FCAT a test for pupils, schools
Tallahassee DEMOCRAT
February 7, 2005

Special-needs students' scores to be factored in

By Kim McCoy Vann--Tallahassee DEMOCRAT STAFF WRITER

Test scores of students who require special instruction could impact school grades this year as the state raises the bar for accountability.

The Florida Comprehensive Assessment Test scores of students with disabilities and students who have difficulty understanding the English language will be calculated toward school grades.

While they'll take the writing portion of the FCAT on Tuesday and Wednesday, only their scores from the math and reading portions, which will be given in March, will count toward school grades. The state will be looking at whether they've made learning gains, a year's worth of progress.

The purpose of including these students' scores is to ensure that all students get the attention they need and make progress, according to the Department of Education.

"Through high standards and accountability, Florida continues to see rising student achievement in public schools and some of the most dramatic progress in the nation," DOE spokesman MacKay Jimeson said. About 24 percent of Leon County's nearly 32,000 K-12 students are in Exceptional Student Education, which offers special instruction for gifted and disabled students. Of those, nearly 19 percent have disabilities. Their disabilities range from emotional to learning to visual impairment.

About 1 percent of the student population is classified as English Language Learners, students working to master the English language.

Last year, 36 percent of Leon County's ELL students scored at or above grade level in reading, and 59 percent scored at grade level or above in math. Of disabled students, 38 percent scored at or above grade level in reading and 39 percent scored at or above grade level in math.

While these students are required to take the FCAT, special testing accommodations and modifications can be made when necessary. Challenges these students face mean their scores could make a dent on school grades.

"These students need additional support," said Iris Wilson, an assistant superintendent for Leon County Schools. "They may not perform as well as students who don't need additional support so it will have an impact."

Still, Wilson says these students have been properly prepared.

"As far as what we do for these students, it really won't mean anything new for us," she said. "We always make provisions and implement strategies to meet students' needs."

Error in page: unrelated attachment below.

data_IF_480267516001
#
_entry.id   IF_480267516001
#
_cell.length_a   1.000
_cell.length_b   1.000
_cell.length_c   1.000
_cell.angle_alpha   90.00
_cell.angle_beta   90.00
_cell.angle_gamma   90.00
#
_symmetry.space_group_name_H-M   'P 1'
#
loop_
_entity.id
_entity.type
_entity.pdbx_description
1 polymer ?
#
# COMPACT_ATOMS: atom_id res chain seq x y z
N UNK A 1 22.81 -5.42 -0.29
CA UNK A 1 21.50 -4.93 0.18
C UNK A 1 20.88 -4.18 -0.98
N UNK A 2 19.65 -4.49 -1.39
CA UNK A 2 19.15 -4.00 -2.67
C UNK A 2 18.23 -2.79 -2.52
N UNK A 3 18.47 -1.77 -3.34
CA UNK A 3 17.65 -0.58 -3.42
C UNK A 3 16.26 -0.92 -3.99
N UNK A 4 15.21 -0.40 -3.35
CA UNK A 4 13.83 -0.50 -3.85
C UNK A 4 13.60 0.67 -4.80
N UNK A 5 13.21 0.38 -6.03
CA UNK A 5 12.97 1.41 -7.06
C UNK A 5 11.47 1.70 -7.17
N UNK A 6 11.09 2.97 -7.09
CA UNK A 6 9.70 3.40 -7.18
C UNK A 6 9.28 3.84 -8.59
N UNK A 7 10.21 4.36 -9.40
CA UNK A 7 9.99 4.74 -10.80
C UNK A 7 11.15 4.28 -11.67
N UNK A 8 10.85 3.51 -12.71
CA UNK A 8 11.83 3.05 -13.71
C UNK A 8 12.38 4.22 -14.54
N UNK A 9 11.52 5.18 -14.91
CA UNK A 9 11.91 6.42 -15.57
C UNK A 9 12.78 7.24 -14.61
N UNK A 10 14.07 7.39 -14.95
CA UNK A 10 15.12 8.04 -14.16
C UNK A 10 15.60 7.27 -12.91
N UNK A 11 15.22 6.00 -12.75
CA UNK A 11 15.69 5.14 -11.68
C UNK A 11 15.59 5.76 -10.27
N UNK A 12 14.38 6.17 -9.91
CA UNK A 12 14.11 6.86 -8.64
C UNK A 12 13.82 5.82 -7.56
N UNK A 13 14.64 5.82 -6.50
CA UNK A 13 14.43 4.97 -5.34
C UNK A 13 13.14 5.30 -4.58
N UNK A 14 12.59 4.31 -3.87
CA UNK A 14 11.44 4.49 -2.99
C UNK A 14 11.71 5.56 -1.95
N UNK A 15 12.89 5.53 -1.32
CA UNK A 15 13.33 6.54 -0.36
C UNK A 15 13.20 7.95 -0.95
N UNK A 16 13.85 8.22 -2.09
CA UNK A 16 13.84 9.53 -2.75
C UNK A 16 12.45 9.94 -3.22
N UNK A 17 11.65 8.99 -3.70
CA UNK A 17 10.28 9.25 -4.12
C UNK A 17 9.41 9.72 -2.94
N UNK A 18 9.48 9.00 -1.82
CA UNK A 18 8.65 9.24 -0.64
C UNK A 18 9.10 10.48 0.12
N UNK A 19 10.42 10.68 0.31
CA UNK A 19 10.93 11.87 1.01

Gilchrist Elementary, for example, pulls ELL students out of class for part of the day to work in small groups on reading, writing and language, Principal Scotty Crowe said. About 5 percent of the school's 865 students aren't proficient in English, but they tend to do OK on standardized tests, he said.

"(These) students have been very successful," Crowe said. "There's not a learning gap or learning disability. It's just a language hurdle. Once we get that refined, they do very well."

Gilchrist is one of four schools in the district that have programs targeted for students whose primary language isn't English. Qualified students who live outside these schools' zones may attend these schools for the programs.

Special testing accommodations for ELL students include extended time, using a word-for-word translation dictionary that doesn't include a definition, testing in a separate setting, and testing on a more flexible schedule, said Barbara Stansell, the district's developer for ELL, foreign language, art and music.

ESE students' individual needs are addressed through education plans created for them, Wilson said. A district ESE teacher also goes into classrooms to work with students when additional support is needed.

Special testing accommodations for them include: changes in the way the student responds, such as signed or verbal response; changes in scheduling, such as allowing frequent breaks; and changes in the way test items are presented, such as Braille.

Crowe said all students, regardless of their needs, are given a chance to learn and succeed.

"All of our kids are always a challenge ... We've always done everything we can do," he said.